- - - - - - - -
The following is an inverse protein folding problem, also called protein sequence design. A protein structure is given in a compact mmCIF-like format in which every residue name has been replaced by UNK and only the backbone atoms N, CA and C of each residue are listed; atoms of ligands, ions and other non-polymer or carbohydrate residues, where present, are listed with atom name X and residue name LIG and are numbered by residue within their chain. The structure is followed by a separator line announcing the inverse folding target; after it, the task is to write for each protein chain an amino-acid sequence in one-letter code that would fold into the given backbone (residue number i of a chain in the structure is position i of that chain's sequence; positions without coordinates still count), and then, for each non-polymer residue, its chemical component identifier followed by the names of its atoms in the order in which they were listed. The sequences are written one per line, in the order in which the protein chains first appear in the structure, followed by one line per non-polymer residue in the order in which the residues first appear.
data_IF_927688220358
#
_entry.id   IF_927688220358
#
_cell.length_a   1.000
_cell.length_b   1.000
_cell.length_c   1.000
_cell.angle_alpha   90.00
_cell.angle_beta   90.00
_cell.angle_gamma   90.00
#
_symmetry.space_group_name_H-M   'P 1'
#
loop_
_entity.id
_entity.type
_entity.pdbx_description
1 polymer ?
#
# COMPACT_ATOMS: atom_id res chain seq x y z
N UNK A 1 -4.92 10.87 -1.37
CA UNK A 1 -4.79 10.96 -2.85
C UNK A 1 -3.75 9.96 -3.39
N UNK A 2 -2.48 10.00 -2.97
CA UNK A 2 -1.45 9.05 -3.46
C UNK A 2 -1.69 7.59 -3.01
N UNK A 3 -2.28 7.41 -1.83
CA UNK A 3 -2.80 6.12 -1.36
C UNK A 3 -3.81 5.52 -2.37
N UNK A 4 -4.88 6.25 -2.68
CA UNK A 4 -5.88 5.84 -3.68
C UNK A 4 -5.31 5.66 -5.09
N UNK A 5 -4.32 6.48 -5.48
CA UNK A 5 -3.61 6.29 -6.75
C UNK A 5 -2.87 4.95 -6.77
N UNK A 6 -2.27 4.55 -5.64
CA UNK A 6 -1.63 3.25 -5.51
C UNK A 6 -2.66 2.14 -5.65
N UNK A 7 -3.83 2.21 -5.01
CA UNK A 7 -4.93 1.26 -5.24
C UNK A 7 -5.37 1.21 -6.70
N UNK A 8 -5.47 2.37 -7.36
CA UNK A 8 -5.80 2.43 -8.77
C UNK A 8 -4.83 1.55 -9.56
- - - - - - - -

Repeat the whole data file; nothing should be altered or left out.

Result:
The following is an inverse protein folding problem, also called protein sequence design. A protein structure is given in a compact mmCIF-like format in which every residue name has been replaced by UNK and only the backbone atoms N, CA and C of each residue are listed; atoms of ligands, ions and other non-polymer or carbohydrate residues, where present, are listed with atom name X and residue name LIG and are numbered by residue within their chain. The structure is followed by a separator line announcing the inverse folding target; after it, the task is to write for each protein chain an amino-acid sequence in one-letter code that would fold into the given backbone (residue number i of a chain in the structure is position i of that chain's sequence; positions without coordinates still count), and then, for each non-polymer residue, its chemical component identifier followed by the names of its atoms in the order in which they were listed. The sequences are written one per line, in the order in which the protein chains first appear in the structure, followed by one line per non-polymer residue in the order in which the residues first appear.
data_IF_927688220358
#
_entry.id   IF_927688220358
#
_cell.length_a   1.000
_cell.length_b   1.000
_cell.length_c   1.000
_cell.angle_alpha   90.00
_cell.angle_beta   90.00
_cell.angle_gamma   90.00
#
_symmetry.space_group_name_H-M   'P 1'
#
loop_
_entity.id
_entity.type
_entity.pdbx_description
1 polymer ?
#
# COMPACT_ATOMS: atom_id res chain seq x y z
N UNK A 1 -4.92 10.87 -1.37
CA UNK A 1 -4.79 10.96 -2.85
C UNK A 1 -3.75 9.96 -3.39
N UNK A 2 -2.48 10.00 -2.97
CA UNK A 2 -1.45 9.05 -3.46
C UNK A 2 -1.69 7.59 -3.01
N UNK A 3 -2.28 7.41 -1.83
CA UNK A 3 -2.80 6.12 -1.36
C UNK A 3 -3.81 5.52 -2.37
N UNK A 4 -4.88 6.25 -2.68
CA UNK A 4 -5.88 5.84 -3.68
C UNK A 4 -5.31 5.66 -5.09
N UNK A 5 -4.32 6.48 -5.48
CA UNK A 5 -3.61 6.29 -6.75
C UNK A 5 -2.87 4.95 -6.77
N UNK A 6 -2.27 4.55 -5.64
CA UNK A 6 -1.63 3.25 -5.51
C UNK A 6 -2.66 2.14 -5.65
N UNK A 7 -3.83 2.21 -5.01
CA UNK A 7 -4.93 1.26 -5.24
C UNK A 7 -5.37 1.21 -6.70
N UNK A 8 -5.47 2.37 -7.36
CA UNK A 8 -5.80 2.43 -8.77
C UNK A 8 -4.83 1.55 -9.56